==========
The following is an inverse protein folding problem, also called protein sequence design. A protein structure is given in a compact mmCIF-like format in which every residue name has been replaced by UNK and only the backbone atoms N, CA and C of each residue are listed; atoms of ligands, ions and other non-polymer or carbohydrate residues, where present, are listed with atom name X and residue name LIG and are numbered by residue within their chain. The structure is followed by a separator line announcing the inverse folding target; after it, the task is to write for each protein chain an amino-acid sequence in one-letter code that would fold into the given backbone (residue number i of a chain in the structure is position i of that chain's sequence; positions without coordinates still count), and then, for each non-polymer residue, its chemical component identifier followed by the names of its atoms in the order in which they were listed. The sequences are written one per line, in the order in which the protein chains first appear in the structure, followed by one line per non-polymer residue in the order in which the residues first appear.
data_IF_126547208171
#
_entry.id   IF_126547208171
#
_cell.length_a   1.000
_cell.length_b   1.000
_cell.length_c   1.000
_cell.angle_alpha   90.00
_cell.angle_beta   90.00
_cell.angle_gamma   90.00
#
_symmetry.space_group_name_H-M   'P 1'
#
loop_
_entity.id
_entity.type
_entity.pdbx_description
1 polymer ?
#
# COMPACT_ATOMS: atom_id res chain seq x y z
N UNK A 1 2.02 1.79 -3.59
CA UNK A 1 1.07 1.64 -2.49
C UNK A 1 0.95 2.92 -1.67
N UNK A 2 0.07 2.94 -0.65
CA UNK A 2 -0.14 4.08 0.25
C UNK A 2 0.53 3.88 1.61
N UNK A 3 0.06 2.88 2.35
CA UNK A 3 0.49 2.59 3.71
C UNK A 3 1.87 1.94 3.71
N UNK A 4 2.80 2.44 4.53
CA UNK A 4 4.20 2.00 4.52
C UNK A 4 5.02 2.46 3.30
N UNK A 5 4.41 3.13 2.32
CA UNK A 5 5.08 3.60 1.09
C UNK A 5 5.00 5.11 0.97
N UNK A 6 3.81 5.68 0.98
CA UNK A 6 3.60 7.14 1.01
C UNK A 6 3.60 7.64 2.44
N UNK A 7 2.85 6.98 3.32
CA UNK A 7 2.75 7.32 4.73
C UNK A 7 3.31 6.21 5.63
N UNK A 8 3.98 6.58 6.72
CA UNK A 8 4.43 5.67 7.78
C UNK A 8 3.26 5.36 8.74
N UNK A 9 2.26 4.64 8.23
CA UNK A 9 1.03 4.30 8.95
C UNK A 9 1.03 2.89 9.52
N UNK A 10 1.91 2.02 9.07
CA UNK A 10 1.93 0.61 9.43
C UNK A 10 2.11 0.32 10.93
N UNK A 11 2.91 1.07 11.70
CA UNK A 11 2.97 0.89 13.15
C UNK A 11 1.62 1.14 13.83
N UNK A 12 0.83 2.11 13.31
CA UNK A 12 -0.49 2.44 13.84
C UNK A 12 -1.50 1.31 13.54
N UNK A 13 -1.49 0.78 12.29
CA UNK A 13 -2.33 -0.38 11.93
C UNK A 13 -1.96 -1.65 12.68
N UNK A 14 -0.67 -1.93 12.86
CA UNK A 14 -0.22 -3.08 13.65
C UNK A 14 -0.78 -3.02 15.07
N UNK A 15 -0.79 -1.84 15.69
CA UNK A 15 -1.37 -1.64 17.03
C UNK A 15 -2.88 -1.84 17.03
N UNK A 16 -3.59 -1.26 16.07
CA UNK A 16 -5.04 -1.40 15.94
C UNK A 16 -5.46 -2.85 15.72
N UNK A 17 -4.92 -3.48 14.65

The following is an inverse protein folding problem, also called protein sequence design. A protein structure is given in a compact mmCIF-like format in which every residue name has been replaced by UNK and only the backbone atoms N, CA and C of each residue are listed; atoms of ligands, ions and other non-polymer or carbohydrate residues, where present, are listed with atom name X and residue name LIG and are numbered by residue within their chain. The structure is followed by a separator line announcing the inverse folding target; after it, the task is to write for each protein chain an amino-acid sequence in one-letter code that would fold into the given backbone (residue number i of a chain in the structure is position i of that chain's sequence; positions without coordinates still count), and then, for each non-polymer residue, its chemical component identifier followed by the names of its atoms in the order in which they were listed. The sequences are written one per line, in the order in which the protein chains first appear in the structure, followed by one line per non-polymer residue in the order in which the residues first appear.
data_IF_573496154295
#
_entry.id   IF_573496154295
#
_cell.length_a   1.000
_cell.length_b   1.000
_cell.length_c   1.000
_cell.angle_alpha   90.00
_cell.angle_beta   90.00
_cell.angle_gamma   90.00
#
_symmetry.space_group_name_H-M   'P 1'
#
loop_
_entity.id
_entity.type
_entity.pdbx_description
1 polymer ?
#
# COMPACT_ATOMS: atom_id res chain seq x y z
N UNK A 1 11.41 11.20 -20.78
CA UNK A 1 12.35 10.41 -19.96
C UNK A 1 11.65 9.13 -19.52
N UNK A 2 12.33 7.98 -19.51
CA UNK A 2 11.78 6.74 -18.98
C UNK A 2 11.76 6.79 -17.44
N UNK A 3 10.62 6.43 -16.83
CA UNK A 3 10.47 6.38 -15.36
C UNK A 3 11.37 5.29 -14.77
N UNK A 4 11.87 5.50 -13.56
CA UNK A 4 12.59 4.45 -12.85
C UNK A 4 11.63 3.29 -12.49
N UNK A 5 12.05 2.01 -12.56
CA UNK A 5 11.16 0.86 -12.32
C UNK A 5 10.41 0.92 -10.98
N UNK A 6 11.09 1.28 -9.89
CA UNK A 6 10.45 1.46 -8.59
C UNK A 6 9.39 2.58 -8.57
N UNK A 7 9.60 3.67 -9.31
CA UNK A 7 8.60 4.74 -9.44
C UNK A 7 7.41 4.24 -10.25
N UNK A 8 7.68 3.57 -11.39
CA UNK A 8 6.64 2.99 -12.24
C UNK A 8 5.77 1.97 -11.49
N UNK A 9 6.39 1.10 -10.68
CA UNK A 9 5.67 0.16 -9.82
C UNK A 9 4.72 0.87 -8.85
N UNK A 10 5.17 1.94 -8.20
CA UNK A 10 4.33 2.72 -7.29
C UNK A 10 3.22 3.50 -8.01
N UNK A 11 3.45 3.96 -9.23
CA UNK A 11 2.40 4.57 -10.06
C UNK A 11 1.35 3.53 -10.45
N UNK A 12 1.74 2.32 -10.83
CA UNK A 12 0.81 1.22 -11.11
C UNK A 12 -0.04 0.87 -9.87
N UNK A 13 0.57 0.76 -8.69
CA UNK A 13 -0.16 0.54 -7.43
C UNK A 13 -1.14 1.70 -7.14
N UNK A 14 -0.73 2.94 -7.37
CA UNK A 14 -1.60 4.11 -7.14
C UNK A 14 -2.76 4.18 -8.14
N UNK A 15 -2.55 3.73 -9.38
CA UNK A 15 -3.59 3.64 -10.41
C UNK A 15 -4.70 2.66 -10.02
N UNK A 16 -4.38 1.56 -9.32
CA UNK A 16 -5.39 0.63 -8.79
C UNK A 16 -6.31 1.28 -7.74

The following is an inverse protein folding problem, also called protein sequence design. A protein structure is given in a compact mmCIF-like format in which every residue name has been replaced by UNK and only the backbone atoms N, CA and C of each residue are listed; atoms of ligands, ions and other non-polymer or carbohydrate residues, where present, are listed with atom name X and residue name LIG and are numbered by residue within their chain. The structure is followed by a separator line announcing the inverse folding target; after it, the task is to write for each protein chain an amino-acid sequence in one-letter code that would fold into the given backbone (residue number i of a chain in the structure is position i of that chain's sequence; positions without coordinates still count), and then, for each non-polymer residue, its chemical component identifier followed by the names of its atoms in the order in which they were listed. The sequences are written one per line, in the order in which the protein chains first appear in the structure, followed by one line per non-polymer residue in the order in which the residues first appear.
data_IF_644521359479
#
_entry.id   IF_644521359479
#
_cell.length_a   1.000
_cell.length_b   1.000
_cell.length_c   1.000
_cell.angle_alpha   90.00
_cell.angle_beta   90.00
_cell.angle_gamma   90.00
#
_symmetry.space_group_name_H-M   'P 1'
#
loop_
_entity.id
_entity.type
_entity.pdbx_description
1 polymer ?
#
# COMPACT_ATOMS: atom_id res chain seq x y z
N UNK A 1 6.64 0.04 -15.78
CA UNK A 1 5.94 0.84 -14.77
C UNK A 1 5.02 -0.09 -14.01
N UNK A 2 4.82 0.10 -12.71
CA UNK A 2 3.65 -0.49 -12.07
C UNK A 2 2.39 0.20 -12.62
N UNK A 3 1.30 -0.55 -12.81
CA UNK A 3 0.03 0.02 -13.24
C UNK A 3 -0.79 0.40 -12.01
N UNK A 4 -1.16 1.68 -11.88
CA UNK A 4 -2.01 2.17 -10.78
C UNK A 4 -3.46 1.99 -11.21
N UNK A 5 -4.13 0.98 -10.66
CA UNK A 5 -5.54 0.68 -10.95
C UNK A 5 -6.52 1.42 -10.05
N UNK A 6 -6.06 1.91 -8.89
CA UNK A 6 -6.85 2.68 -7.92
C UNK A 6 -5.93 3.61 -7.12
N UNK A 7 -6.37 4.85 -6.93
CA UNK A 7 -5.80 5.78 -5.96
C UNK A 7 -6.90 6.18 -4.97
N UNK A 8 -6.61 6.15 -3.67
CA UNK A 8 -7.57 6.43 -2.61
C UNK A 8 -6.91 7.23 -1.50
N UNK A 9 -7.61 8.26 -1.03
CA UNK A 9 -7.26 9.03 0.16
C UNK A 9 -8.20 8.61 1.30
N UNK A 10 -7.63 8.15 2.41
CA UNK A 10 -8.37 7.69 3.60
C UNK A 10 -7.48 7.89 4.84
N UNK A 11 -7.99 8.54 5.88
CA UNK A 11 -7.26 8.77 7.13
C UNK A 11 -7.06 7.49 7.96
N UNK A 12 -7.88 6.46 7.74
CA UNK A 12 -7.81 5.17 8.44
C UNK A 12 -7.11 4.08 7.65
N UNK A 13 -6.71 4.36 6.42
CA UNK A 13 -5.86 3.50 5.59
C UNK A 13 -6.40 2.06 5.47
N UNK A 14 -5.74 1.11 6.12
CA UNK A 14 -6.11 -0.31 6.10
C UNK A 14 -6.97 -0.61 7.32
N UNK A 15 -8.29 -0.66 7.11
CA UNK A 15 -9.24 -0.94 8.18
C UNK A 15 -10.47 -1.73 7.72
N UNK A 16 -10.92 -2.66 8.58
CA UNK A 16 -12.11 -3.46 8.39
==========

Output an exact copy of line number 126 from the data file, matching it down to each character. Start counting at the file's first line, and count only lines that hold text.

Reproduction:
CA UNK A 12 0.81 1.22 -11.11